A circuit judge's decision to invalidate Florida's congressional map is a victory for voters who demanded fairly drawn districts and a defeat for powerful legislators who still rigged the game to help their friends. Leon Circuit Judge Terry Lewis' order is a sweeping indictment of the secrecy and insider dealing that characterized the redrawing of the congressional districts. His decision is certain to be appealed, but the Florida Supreme Court should promptly affirm his decision and direct the Legislature to try again.
Voters could not have been clearer when they amended the state Constitution in 2010 to require that congressional and legislative districts be drawn without regard to protecting incumbents or political parties. Yet Lewis heard more than enough evidence to reasonably conclude lawmakers ignored those rules in 2012 and order that two congressional districts be redrawn, which would create a ripple effect and require other districts to be adjusted. One of the invalid districts has been held for more than two decades by U.S. Rep. Corrine Brown, an African-American Democrat from Jacksonville. The other is an Orlando area district held by U.S. Rep. Dan Webster, a white Republican.
Brown's sprawling district, which runs from Jacksonville to Orlando and at one point narrows to the width of a road, has been problematic since it was first drawn in 1992. The 2012 version increased the black voting-age population in the district even though Brown has always held it, and Lewis found Republicans packed the district with more black voters to benefit the Republican Party in surrounding districts. Brown predictably is critical of Lewis' decision, but federal voting rights protections for minority voters are not intended to act as permanent incumbent protection and do not require lawmakers to draw such bizarre districts.
Republican legislative leaders have fought redistricting reform at every step. They opposed the constitutional amendments, and voters approved them. They argued they should not have been required to testify in this lawsuit, and the Florida Supreme Court disagreed. They sided with a Republican consultant who did not want to testify or produce documents in the trial, and the Supreme Court ruled against them even though it kept those documents and the testimony secret for now. Lewis said those documents provided no smoking gun but were "very helpful" to him and "evidenced a conspiracy to influence and manipulate the Legislature into a violation of its constitutional duty.'' No wonder the consultant has tried so hard to hide behind the bogus claim of trade secrets. Those documents and his testimony should be unsealed by the Supreme Court so Floridians can fully judge for themselves what went on here.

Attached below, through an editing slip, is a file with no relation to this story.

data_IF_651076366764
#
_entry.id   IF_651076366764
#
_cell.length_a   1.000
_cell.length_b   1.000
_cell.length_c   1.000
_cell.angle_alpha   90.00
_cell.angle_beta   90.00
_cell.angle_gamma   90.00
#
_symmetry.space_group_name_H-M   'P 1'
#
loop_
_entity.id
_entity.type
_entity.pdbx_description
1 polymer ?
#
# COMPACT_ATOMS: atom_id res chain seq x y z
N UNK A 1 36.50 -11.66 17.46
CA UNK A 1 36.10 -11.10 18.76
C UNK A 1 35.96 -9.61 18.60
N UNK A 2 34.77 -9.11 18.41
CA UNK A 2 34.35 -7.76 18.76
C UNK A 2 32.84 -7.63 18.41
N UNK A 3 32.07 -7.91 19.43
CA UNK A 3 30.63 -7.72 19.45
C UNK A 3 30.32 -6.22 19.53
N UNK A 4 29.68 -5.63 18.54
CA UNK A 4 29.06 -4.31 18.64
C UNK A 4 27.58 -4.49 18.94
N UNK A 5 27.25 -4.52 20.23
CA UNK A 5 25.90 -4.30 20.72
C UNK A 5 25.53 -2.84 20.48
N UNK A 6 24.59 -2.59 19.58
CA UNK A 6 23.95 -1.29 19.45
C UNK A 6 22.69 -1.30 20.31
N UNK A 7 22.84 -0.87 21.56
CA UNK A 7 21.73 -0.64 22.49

Even the public trial testimony paints a disturbing picture of Republican legislative leaders who created a facade of openness during redistricting when something else was going on entirely: secret meetings between now-Senate President Don Gaetz and House Speaker Will Weatherford, secret meetings and emails with Republican operatives, destroyed public records and a publicly submitted congressional map under the name of a college student who knew nothing about it.
Voters demanded better, and the Legislature failed them. The outcome of the redistricting trial is the first step toward making lawmakers follow the state Constitution. The next step should be the Supreme Court upholding Lewis' decision and directing the Legislature to redraw the congressional districts.